A plurality of openings 26, 27, 28 and 29 are defined by armrest support 18 for receiving lock pin 25. As would be understood, a comparable locking assembly (not shown) is provided on the opposite side of seat 12 for arm 16'. In order to remove pin 25 from armrest support 18 such as when it is desirable to raise or lower arm 16, grip 30 is manipulated. By placing the index finger on grip 30, it can be readily slid rearwardly along slot 31 as shown in FIGS. 2 and 3 while compressing spring 23. Once lock pin 25 has disengaged from one of the lock pin openings of armrest support 18, arm 16 can be manually raised or lowered as required. Upon release of grip 30, resilient member 23 forces lock pin 25 forwardly whereupon it will engage an available opening of armrest support 18, locking arm 16 in place.
In FIG. 5, armrest support 18 is shown in fragmented fashion, removed from chair 10 and as further pictured, includes a lock pin groove 33 communicating with pin openings 26, 27, 28 and 29. Groove 33 includes a terminal stop ledge 34 which prevents accidental withdrawal of arm 16 from leg 14 of chair 10 as may occur if arm 16 were too rapidly raised. Stop 34 will contact lock pin 25 to prevent total withdrawal of armrest support 18 from leg 14, although pin 25 has been removed from the several lock pin openings within armrest support 18. As shown in FIG. 3, grip 30 is used to manually control the rearward movement of slide member 24 but does not allow pin 25 to be withdrawn totally from leg 14 since grip 30 contacts rear wall 32 of frame slot 31 as seen in FIG. 3 during rearward movement.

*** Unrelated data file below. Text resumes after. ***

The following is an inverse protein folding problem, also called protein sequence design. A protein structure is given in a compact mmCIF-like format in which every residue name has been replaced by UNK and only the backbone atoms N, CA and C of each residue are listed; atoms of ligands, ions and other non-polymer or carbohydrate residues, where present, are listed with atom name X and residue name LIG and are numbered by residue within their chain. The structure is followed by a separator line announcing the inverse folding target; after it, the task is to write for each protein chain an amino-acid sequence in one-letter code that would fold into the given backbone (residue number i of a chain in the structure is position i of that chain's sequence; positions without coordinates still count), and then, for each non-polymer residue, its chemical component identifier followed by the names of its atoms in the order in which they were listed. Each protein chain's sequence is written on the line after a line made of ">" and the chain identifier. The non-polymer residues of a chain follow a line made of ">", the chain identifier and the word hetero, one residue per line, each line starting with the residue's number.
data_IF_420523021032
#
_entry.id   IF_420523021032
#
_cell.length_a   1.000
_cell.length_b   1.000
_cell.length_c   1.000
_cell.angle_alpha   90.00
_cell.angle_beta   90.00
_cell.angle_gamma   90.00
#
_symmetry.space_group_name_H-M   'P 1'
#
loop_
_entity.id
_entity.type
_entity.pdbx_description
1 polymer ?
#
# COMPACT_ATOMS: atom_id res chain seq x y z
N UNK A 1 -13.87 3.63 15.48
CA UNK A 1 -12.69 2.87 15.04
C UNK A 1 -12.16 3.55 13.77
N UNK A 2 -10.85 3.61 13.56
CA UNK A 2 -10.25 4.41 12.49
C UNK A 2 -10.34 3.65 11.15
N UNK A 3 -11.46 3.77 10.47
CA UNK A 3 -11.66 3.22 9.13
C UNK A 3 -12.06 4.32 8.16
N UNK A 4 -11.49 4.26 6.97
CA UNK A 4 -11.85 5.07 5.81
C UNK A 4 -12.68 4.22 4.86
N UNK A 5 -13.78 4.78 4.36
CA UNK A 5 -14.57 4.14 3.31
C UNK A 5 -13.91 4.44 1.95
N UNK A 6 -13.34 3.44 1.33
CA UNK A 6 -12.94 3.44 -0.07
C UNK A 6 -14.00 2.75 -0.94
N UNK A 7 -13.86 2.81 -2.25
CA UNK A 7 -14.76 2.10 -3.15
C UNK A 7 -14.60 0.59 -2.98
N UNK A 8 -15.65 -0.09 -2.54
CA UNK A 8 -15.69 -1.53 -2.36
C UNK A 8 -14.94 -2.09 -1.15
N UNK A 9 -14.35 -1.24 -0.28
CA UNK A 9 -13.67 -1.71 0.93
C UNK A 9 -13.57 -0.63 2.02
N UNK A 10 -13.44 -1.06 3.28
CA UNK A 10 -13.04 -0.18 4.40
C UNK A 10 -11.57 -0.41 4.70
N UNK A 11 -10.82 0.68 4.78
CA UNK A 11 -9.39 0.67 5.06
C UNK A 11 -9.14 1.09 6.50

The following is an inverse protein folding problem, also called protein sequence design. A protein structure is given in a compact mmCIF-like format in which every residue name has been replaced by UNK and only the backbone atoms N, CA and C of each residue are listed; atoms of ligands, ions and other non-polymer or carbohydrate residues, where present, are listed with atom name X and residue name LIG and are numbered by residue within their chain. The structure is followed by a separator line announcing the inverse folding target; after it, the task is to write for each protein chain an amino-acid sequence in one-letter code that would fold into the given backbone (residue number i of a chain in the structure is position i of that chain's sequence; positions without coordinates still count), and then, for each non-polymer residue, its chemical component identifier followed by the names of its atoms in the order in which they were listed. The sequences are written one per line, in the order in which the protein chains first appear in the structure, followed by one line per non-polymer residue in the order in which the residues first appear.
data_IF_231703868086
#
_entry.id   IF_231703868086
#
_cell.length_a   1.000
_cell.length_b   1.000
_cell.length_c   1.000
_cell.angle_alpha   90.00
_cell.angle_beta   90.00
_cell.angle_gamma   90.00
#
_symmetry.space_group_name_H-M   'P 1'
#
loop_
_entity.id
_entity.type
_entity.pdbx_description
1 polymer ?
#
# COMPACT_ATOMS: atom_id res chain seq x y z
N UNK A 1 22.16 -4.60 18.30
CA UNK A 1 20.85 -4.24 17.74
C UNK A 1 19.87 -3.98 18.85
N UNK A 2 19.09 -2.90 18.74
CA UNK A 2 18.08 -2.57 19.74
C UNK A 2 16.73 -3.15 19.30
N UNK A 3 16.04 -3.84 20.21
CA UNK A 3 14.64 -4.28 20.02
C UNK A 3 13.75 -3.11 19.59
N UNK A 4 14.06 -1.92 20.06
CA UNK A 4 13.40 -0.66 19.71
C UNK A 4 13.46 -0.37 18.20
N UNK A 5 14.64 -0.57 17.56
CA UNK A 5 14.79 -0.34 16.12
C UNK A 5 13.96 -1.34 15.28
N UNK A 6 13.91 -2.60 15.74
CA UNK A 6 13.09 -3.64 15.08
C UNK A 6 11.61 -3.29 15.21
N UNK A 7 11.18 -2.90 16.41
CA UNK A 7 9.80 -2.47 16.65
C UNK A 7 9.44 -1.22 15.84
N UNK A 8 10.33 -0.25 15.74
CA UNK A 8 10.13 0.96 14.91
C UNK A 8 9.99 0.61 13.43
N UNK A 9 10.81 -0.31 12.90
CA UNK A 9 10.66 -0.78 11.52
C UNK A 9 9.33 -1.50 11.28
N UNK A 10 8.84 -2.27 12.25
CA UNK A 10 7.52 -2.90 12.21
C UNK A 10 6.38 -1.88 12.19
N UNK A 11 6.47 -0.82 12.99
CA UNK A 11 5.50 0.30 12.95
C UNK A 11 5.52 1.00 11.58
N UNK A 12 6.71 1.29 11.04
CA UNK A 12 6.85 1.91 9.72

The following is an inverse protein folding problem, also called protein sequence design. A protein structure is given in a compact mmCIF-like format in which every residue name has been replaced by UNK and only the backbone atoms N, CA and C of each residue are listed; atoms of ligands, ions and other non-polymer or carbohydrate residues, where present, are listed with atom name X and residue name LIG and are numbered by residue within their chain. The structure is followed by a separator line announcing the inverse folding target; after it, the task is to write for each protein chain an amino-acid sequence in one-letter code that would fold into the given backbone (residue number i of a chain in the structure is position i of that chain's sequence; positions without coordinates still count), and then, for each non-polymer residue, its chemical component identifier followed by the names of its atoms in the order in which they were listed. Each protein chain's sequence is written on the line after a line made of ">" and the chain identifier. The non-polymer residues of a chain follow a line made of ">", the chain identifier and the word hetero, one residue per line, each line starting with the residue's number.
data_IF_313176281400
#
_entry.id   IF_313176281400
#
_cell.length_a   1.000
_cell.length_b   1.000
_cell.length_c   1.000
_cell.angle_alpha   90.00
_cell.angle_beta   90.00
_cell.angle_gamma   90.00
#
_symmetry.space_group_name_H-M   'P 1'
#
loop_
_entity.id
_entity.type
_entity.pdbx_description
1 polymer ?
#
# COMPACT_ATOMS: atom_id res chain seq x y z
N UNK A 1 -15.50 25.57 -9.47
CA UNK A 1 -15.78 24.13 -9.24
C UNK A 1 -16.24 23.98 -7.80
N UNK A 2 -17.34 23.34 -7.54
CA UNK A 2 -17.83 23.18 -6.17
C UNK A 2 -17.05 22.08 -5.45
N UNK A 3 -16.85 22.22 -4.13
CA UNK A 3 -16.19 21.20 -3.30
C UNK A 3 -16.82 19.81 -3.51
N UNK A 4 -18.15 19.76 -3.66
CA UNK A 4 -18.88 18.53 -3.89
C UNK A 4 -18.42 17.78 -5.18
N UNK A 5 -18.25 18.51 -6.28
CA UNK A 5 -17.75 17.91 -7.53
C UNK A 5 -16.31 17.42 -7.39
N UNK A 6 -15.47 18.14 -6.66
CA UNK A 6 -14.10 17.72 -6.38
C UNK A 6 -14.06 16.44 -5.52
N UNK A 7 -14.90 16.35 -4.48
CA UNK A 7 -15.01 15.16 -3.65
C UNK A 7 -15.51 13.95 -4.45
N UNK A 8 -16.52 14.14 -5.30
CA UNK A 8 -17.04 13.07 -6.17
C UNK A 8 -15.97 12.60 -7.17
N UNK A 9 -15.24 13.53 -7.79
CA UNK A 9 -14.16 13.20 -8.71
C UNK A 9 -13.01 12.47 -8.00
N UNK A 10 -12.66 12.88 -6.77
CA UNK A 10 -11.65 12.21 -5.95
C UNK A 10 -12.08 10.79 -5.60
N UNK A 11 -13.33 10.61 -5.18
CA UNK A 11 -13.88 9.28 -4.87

The illustrations and examples provided herein are for explanatory purposes and are not intended to limit the scope of the appended claims.
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|U.S. Classification||297/411.36, 297/115, 248/118.3, 297/411.3|
|International Classification||A47C1/03, A47C3/04|
|Cooperative Classification||A47C3/04, A47C7/543|
|European Classification||A47C7/54C, A47C3/04|
|Jul 2, 1990||AS||Assignment|
Owner name: TORNERO, MARTA,
Free format text: ASSIGNMENT OF ASSIGNORS INTEREST.;ASSIGNORS:TORNERO, MARTA;ADAMS, BRUCE;REEL/FRAME:005369/0493;SIGNING DATES FROM 19900626 TO 19900627
|May 2, 1995||REMI||Maintenance fee reminder mailed|
|Sep 24, 1995||LAPS||Lapse for failure to pay maintenance fees|
|Dec 5, 1995||FP||Expired due to failure to pay maintenance fee|
Effective date: 19950927